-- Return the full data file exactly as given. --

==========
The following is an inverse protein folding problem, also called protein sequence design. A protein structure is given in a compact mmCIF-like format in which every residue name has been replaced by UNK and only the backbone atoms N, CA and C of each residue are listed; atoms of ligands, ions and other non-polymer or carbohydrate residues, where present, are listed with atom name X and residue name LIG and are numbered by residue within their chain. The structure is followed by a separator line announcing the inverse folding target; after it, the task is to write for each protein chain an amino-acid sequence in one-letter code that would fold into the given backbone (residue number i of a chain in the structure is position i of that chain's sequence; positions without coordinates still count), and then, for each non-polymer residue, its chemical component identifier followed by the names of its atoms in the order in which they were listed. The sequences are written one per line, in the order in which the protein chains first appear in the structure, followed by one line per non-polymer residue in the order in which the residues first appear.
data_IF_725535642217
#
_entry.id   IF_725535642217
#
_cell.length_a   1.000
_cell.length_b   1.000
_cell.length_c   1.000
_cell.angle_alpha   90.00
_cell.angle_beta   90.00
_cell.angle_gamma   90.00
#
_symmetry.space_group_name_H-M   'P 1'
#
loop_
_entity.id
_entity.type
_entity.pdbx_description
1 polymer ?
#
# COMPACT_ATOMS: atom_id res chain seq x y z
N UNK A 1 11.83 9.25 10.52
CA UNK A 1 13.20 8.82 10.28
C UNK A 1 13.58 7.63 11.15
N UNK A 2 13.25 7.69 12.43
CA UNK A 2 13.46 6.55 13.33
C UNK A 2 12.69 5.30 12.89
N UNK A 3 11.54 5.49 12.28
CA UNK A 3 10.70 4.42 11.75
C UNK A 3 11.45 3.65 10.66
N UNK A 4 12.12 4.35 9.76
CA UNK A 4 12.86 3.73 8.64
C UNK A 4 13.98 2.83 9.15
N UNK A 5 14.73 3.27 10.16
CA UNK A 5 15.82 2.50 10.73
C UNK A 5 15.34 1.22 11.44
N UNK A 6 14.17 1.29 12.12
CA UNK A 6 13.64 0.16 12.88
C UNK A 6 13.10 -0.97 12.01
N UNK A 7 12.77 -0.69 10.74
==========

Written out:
The following is an inverse protein folding problem, also called protein sequence design. A protein structure is given in a compact mmCIF-like format in which every residue name has been replaced by UNK and only the backbone atoms N, CA and C of each residue are listed; atoms of ligands, ions and other non-polymer or carbohydrate residues, where present, are listed with atom name X and residue name LIG and are numbered by residue within their chain. The structure is followed by a separator line announcing the inverse folding target; after it, the task is to write for each protein chain an amino-acid sequence in one-letter code that would fold into the given backbone (residue number i of a chain in the structure is position i of that chain's sequence; positions without coordinates still count), and then, for each non-polymer residue, its chemical component identifier followed by the names of its atoms in the order in which they were listed. The sequences are written one per line, in the order in which the protein chains first appear in the structure, followed by one line per non-polymer residue in the order in which the residues first appear.
data_IF_725535642217
#
_entry.id   IF_725535642217
#
_cell.length_a   1.000
_cell.length_b   1.000
_cell.length_c   1.000
_cell.angle_alpha   90.00
_cell.angle_beta   90.00
_cell.angle_gamma   90.00
#
_symmetry.space_group_name_H-M   'P 1'
#
loop_
_entity.id
_entity.type
_entity.pdbx_description
1 polymer ?
#
# COMPACT_ATOMS: atom_id res chain seq x y z
N UNK A 1 11.83 9.25 10.52
CA UNK A 1 13.20 8.82 10.28
C UNK A 1 13.58 7.63 11.15
N UNK A 2 13.25 7.69 12.43
CA UNK A 2 13.46 6.55 13.33
C UNK A 2 12.69 5.30 12.89
N UNK A 3 11.54 5.49 12.28
CA UNK A 3 10.70 4.42 11.75
C UNK A 3 11.45 3.65 10.66
N UNK A 4 12.12 4.35 9.76
CA UNK A 4 12.86 3.73 8.64
C UNK A 4 13.98 2.83 9.15
N UNK A 5 14.73 3.27 10.16
CA UNK A 5 15.82 2.50 10.73
C UNK A 5 15.34 1.22 11.44
N UNK A 6 14.17 1.29 12.12
CA UNK A 6 13.64 0.16 12.88
C UNK A 6 13.10 -0.97 12.01
N UNK A 7 12.77 -0.69 10.74